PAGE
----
How to change your oil

It may sound like a big task, but regularly changing your car's oil is exceptionally important to keeping your car running well. Oil breaks down over time, which causes your filter to become clogged with containments that can damage your engine. While the frequency with which you should change your oil can differ depending on your type of car and how frequently and far you drive, the process is always the same, and surprisingly easy to perform by yourself, assuming you have the patience and aren't adverse to getting a little dirty in the process...


  1. First thing's first: you need to drain away your car's oil. To do this, use either jacks or ramps to lift your car. Remember to consult your owner's manual for the proper spot to place the jack to avoid damaging your car.
  2. Heat the oil slightly with two to three minutes of idling to allow the it to drain quicker. Open the hood of your car and remove the oil cap
  3. Next, shimmy under your car and locate the oil pan (it will resemble a flat metal pan, and will be closer to the engine than the transmission). There will be a bolt or plug toward the bottom, which will need to be removed to drain the oil, BUT NOT YET! First, place a large pan and a couple sheets of newspaper directly underneath the plug to catch the oil and avoid a mess.
  4. Now it's time to remove the oil plug. Loosen it counter clockwise using a socket wrench, then the rest of the way with your hands. The oil will be coming out by this point, and with a little luck will be falling right into your oil pan.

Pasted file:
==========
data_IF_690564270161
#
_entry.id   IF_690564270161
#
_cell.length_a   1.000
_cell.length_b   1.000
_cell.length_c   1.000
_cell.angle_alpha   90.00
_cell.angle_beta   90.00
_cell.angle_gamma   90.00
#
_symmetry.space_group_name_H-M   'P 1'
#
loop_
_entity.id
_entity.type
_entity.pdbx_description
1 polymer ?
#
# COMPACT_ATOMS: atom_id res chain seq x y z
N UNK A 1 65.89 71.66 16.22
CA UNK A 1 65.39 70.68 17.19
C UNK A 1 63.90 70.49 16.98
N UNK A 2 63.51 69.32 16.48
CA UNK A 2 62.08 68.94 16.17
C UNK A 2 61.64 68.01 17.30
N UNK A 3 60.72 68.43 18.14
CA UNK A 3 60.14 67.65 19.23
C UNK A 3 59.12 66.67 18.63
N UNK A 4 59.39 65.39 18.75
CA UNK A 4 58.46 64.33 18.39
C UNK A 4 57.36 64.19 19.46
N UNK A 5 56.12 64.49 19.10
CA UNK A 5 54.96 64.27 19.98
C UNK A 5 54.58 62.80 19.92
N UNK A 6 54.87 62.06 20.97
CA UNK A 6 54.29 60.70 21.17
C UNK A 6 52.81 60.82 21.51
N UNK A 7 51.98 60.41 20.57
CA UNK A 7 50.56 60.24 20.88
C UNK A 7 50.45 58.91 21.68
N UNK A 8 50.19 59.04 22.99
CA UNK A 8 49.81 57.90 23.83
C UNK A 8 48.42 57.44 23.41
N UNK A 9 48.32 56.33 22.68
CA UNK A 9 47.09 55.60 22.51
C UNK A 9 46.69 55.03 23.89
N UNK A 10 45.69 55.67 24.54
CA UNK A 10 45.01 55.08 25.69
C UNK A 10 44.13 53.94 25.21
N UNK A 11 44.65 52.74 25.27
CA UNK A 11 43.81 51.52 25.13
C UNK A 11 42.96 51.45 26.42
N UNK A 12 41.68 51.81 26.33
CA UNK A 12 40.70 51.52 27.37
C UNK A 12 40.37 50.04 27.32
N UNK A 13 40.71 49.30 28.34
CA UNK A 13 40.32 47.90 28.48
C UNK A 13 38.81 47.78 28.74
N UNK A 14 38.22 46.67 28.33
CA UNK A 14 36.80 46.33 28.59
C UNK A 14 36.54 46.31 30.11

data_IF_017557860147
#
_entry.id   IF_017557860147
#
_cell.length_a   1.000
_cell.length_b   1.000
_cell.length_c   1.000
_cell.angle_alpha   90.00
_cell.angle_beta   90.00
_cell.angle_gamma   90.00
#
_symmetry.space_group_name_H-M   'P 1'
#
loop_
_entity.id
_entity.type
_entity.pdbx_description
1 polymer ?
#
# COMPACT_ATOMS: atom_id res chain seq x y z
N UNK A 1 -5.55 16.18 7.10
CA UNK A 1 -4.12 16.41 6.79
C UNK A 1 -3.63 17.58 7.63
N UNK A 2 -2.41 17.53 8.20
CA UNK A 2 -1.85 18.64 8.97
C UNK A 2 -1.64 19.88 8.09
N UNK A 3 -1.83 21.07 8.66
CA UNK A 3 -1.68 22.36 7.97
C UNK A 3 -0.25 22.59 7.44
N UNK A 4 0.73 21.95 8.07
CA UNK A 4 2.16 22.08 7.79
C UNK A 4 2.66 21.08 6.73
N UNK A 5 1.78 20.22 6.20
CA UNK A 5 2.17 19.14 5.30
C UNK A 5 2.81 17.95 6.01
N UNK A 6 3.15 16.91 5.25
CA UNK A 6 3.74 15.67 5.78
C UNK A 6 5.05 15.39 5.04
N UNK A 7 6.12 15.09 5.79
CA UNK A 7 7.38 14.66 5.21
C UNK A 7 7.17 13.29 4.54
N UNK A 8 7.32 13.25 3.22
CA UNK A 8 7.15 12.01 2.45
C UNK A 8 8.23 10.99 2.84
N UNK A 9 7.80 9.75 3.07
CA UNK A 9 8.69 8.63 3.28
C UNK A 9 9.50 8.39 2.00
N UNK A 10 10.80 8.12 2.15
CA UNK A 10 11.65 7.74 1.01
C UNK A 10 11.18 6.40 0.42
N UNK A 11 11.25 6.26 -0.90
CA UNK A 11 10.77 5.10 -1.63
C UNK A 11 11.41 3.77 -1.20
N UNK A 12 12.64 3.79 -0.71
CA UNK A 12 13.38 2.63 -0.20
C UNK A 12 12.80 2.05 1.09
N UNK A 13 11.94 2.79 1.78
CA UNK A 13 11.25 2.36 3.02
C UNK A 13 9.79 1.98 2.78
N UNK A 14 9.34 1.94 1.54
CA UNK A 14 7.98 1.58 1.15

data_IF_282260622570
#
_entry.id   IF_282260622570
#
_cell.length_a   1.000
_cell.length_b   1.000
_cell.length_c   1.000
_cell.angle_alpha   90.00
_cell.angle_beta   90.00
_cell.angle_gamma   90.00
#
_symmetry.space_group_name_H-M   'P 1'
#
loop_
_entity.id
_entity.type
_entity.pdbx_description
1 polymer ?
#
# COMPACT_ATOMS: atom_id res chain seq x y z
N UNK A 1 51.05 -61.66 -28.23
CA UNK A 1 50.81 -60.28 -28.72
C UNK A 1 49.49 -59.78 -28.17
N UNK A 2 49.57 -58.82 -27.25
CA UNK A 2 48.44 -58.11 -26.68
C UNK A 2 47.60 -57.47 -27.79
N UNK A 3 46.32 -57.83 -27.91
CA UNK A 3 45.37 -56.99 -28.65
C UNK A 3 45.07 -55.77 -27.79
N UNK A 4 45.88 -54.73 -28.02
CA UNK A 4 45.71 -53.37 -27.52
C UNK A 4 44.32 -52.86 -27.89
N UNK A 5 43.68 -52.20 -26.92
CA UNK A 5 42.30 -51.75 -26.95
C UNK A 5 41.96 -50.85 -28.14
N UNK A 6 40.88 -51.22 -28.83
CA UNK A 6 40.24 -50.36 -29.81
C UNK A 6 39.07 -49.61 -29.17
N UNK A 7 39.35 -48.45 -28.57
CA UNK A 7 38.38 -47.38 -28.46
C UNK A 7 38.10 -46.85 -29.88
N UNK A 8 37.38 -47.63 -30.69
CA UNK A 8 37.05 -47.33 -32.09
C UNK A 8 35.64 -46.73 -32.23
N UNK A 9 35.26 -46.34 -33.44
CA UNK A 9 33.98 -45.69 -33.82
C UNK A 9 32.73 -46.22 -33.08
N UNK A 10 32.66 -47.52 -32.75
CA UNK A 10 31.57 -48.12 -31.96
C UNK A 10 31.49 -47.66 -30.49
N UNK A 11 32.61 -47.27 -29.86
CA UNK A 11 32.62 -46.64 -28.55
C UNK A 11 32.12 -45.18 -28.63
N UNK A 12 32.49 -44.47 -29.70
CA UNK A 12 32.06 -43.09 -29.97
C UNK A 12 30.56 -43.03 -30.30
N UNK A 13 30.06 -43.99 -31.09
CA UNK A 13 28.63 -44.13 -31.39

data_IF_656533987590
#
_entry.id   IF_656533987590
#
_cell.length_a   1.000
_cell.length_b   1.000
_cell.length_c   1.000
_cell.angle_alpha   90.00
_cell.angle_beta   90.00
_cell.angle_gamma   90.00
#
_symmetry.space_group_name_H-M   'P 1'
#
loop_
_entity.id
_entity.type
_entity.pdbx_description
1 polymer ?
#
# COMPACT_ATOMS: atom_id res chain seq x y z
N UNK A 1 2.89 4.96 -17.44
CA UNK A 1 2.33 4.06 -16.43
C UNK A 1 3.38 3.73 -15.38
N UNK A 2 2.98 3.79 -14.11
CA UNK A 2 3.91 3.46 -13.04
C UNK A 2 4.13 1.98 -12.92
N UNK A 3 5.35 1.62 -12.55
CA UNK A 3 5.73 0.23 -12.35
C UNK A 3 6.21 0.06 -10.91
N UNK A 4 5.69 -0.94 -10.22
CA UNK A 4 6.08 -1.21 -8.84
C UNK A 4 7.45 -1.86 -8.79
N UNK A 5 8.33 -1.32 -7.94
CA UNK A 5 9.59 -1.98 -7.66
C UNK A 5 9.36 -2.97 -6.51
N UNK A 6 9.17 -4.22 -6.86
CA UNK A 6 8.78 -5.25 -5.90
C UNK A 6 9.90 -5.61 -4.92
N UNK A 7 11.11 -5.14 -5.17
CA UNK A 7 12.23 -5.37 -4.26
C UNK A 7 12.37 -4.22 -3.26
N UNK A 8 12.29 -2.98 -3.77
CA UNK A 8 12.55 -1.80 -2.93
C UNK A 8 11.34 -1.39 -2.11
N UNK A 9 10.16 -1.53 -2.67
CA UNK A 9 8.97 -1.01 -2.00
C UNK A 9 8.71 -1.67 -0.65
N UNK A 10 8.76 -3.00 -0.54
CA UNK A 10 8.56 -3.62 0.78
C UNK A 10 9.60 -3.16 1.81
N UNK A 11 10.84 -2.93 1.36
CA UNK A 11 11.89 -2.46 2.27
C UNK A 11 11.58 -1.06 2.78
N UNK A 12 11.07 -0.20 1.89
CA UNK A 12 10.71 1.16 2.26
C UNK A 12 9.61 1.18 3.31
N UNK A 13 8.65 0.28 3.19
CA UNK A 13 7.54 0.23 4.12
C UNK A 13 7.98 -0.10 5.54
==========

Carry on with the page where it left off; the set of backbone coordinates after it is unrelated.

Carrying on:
5. Now we play the waiting game. It will take several minutes for all the oil to drain from your car, so be patient. Once it's stopped flowing, it's time to replace the plug, first with your hands then tightening with your wrench.
  6. Next step: replacing the oil filter. Start off by locating the filter assembly, which really does differ care to car. Typically though, they're white, blue or black cylinders about 10cm-15cm long and 7.6cm wide.
  7. Unscrew the oil filter, moving counter clockwise. Make sure you still have your oil pan in position, as oil trapped in the filter will come out as you unscrew it. You'll also want to ensure that the rubber gasket ring comes off with the filter, because should it stick to the car, the new filter won't seal property and will leak.
  8. Prepare the new filter by dipping the tip of your finger in the new oil and swearing it on the gasket ring of the new filter. This will help to ensure a good seal for the new filter, and will help with removing it next time you go through this (don't worry, it won't be for a while).
  9. Finally, carefully screw on the new filter, ensuring you do not cross the threads. Take note of the specifications on the box to see how tight to tighten the filter, but generally, you tighten the filter until the gasket touches, then a quarter turn more.
  10. Finish up by adding the new oil to your car, according to the specified quantities in your manual. Replace the oil cap, close the bonnet, and you're good to go.